Edgerton native now No. 1 American golfer
He was just starting to emerge from a slump so deep that he went three straight years without finishing among the top 150 on the PGA Tour money list. He earned less money in that stretch than what he made for winning the Memorial on Sunday.
Five years and seven wins later, he still finds his turnaround hard to believe.
With a spectacular bunker shot from behind the 12th green and two clutch par putts over the final three holes, the Edgerton native held on for a one-shot victory at Muirfield Village and continued his amazing ride.
He won for the 10th time in his career and for the seventh time in the past five years. He went over $30 million in career earnings, with $20 million won since the start of 2007. He also moved to No. 4 in the world, and while that’s not the highest he has been in the ranking, this marks the first time he has been the highest-ranked American.
Does he feel like a superstar?
“No. No I don’t,” he said. “I don’t look at myself any differently. I just go out and play, and I try to play well. And I’m on a great run these last five or six years, and I just want to continue it.”
Jack Nicklaus, the tournament host who greeted Stricker with a handshake and a hug behind the 18th green, saw it differently.
Not because Stricker became the first player at Muirfield Village to make eagles on a par 3, a par 4 and a par 5. Not because he played the front nine in 20 under par for the week, building such an advantage that he could afford a few mistakes. Not because he closed with a 4-under 68, and not because he won Nicklaus’ tournament.
“He’s a superstar in more ways than his golf game,” Nicklaus said. “I think he’s been a superstar from the way he’s behaved himself, the way he handles his game, the way he handles people and the way he handles fans. He’s always done that. And that, to me, is equally as important as how well you score. I’ve always felt that about Steve.”
Even when he wasn’t playing in the Memorial, Stricker used to watch on television and loved the ending. No matter who won, he saw Nicklaus waiting to salute the champion behind the 18th green.
On Sunday, that moment belonged to Stricker.
It was a tough journey to get there. Stricker had a three-shot lead with just more than five holes to play when a storm system moved into the area and halted play for 2½ hours. He sat in the fitness area of the locker room, thinking about the closing stretch in front of him, wondering if he would be able to hold on.
He missed a short birdie on the 14th. He drove into the trees on the par-5 15th and made bogey. With his lead over Matt Kuchar and Brandt Jobe down to two shots, plenty could go wrong on the final holes. Stricker found a bunker on the par-3 16th and escaped with par by making a 15-foot putt. He hit into another bunker on the 17th, and holed a 7-foot par putt to keep his two-shot cushion.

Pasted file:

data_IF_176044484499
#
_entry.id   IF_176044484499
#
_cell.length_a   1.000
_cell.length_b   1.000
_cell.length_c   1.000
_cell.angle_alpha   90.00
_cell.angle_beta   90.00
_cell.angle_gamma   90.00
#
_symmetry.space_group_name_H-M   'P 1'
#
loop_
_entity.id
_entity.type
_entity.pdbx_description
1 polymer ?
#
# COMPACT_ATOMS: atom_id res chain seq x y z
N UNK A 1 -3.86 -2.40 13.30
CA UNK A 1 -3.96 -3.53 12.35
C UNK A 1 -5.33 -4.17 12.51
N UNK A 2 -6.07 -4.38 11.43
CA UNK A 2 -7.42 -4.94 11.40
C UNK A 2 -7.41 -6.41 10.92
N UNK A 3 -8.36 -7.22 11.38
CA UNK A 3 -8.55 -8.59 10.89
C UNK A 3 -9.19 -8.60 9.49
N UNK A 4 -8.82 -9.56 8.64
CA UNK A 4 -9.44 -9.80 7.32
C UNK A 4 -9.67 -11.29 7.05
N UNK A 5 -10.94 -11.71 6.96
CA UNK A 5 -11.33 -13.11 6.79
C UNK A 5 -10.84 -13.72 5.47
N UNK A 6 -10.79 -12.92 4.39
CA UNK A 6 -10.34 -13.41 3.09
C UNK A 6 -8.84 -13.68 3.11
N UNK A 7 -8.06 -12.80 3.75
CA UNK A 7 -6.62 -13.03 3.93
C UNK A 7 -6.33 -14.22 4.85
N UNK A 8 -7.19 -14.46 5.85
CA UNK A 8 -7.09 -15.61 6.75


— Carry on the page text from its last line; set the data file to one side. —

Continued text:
“I feel good when I’ve got the putter in my hand,” Stricker said.
That allowed him a conservative bogey on the 18th for a one-shot win over Kuchar and Jobe, who each shot 65 in the final round. And then came the walk across the green to see Nicklaus.
“You’ve seen so many guys do that over the years, the winners coming off the green and getting greeted by Mr. Nicklaus,” Stricker said. “And you always think one day that could be you. And it turned out it was me this year. It’s a great thrill. It’s a dream come true.”
Stricker never saw the news conference that followed, when Nicklaus sits beside the winner and offers his observations. What made this one different from most is that three times, while listening to the Golden Bear heap praise on the champion, Stricker politely turned to his host and said, “Thank you.”
Nicklaus believes Stricker has the game to win a major, if not two weeks from now in the U.S. Open, then soon. What impressed him the most was the bunker shot Stricker played behind the 12th green.
To go toward the front of the green away from the flag, the ball would roll off the green and into another bunker. To go at the flag, the ball might have gone over the side of the green and into the water.
“My only play was to throw it up there in the fringe and, hopefully, it came out and got on the green,” Stricker said. “I was just looking to get a 10-foot putt at it, and I almost made it.”
The ball came out into the rough, hopped onto the green and stopped a foot away.
“That was the best shot you played,” Nicklaus told him.
“Thank you,” Stricker replied.
“That was an unbelievable bunker shot,” Nicklaus continued.
“There might have been a little luck involved in that,” Stricker said sheepishly.
Indeed, Stricker feels like a lucky man these days. He became the first player since 2005 to shoot all four rounds in the 60s at Muirfield Village, finishing 16-under 272.
Kuchar and Jobe did their best to chase him. They both started the final round four shots behind and shot 31 on the front nine. Stricker played behind them and shot 30, building a four-shot lead.
The storm delay slowed his momentum, and he had a few nervous moments in the final hour. But he pulled through for yet another win, taking his game—and his name—to places he never imagined five years ago.
“It’s special,” Stricker said. “From where I came from ... to be where I’m at today, I’ve got to pinch myself every once in a while to remember where I was and where I am. And the confidence level at which I play now is night and day, and that’s a good thing. I’m just enjoying the ride.”